The three-day World Stem Cell Summit that convened to discuss how to accelerate new therapies and cures wrapped up Wednesday in Pasadena.
Stem cell therapies face many challenges including federal regulations, politics and funding. Still, researchers and doctors are the conference said they're excited about the future.
Summit speaker Grant Albrecht has a rare neurological condition with no known origin and no cure. The condition causes severe spasms throughout his body and affects his ability to walk. He called the summit an essential part of the advancement of stem cell work.
"We come to this summit because it is the essential gathering place for information and also for inspiration," he said. "The collective inspiration at the World Stem cell summit is what really will propel this science forward more than anything else."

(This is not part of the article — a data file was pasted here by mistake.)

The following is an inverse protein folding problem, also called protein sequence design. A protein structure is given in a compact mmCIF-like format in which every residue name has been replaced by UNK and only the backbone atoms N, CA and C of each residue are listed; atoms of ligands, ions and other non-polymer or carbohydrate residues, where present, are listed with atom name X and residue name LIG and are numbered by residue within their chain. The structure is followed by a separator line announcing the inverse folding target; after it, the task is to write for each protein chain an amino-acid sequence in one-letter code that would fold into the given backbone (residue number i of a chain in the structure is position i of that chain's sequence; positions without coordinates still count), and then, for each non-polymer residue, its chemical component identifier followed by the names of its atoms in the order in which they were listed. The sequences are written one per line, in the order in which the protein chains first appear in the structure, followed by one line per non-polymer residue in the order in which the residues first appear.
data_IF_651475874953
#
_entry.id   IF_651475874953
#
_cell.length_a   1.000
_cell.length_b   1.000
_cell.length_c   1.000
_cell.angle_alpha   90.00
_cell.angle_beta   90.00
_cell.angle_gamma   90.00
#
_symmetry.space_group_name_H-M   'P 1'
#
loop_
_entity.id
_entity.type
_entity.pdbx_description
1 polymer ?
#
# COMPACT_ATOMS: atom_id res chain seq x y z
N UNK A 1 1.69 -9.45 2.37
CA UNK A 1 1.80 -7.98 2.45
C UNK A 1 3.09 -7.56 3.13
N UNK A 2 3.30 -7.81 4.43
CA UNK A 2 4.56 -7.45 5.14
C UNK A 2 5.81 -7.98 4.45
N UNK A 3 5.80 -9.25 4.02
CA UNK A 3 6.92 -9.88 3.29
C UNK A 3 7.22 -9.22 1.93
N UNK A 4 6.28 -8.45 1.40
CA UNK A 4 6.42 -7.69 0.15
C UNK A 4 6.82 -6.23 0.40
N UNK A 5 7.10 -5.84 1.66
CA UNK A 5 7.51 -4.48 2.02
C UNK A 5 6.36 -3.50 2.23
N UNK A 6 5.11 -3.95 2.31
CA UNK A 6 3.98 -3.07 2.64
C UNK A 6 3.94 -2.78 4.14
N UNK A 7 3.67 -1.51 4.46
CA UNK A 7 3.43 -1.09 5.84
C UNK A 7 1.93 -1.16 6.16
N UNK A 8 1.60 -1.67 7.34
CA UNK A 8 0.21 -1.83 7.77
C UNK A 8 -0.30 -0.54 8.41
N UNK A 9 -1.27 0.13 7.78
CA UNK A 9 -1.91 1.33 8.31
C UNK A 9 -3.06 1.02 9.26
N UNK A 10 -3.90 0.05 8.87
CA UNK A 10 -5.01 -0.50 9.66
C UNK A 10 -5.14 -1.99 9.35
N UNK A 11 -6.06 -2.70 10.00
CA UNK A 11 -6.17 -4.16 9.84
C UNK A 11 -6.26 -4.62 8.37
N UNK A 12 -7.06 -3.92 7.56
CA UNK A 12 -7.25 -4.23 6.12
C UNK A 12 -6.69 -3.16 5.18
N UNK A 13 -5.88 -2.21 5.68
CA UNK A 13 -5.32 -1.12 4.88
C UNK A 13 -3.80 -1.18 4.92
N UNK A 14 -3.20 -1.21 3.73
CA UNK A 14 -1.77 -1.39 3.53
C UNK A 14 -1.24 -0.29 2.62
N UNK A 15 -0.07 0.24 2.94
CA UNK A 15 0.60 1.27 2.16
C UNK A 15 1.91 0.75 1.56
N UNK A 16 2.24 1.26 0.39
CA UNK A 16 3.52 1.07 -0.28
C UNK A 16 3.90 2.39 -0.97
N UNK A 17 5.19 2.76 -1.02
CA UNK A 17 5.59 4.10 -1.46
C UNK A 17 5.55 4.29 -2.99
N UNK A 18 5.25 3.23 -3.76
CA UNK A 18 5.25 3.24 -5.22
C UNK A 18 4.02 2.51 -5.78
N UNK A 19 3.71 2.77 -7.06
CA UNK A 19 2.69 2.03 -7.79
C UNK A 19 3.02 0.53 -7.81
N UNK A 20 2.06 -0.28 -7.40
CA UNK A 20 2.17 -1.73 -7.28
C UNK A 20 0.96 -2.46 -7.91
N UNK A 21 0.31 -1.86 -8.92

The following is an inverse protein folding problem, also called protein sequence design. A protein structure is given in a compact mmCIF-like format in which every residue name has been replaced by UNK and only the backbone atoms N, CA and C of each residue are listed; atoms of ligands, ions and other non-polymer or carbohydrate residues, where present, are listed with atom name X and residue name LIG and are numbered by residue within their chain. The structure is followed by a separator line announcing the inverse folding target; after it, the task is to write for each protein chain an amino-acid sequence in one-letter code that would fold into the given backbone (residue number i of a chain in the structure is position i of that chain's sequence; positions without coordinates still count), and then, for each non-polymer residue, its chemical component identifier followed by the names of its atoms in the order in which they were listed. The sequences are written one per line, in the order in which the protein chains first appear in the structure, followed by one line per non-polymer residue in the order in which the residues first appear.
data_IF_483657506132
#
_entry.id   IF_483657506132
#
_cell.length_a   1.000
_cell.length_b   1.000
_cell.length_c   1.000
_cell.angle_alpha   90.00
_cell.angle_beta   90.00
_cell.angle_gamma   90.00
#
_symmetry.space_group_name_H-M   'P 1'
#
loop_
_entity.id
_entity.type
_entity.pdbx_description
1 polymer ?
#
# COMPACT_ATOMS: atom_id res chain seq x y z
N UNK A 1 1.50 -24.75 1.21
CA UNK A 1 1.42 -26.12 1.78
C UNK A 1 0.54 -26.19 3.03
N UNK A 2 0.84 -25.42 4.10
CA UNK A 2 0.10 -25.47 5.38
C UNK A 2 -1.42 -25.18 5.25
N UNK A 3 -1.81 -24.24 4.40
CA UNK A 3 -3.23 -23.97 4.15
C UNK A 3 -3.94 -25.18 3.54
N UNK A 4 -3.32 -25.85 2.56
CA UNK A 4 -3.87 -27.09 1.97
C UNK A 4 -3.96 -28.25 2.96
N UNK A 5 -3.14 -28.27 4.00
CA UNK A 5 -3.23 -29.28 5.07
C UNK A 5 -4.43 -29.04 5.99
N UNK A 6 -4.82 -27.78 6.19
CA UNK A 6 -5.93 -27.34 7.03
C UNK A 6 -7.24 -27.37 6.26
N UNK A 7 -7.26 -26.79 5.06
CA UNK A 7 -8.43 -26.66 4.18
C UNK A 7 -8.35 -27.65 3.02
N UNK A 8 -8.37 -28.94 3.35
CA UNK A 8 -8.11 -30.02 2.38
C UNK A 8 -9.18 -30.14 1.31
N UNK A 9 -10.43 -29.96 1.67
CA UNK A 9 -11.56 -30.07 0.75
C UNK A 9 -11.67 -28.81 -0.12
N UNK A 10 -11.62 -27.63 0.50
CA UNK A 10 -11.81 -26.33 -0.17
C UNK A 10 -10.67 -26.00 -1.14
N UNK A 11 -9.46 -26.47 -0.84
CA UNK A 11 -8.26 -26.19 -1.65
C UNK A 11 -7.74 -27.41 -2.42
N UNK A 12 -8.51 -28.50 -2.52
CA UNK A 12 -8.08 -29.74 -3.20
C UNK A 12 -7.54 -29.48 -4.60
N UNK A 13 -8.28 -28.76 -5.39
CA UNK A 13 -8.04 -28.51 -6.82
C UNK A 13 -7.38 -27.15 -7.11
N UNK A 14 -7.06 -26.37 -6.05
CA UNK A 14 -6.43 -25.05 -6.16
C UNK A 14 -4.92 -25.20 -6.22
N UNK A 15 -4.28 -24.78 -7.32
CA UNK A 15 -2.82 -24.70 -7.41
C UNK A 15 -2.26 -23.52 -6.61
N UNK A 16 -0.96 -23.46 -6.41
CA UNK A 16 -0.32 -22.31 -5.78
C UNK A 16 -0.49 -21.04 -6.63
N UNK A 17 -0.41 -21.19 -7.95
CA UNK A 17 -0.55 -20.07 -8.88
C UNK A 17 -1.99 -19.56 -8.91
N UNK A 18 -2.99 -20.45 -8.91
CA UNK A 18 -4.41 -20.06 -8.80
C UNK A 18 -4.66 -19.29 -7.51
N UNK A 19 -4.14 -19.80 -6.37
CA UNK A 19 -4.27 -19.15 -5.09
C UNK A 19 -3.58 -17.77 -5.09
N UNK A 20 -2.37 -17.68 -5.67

Jonathan Thomas is chairman of the California Institute for Regenerative Medicine, and organization that funds stem cell research at non-profit institutions and companies.
Thomas said years down the line people will look back at stem cell therapies and research and say it was worth it.
"A couple of decades down the road when it’s normal routine procedure they’ll understand that this was absolutely worth it. And the tens of millions of people who have been affected by hopefully by a number of cures that our scientists will achieve will be transformative," he said.
More than a thousand scientists, industry leaders, doctors and patient advocates attended the World Stem Cell Summit.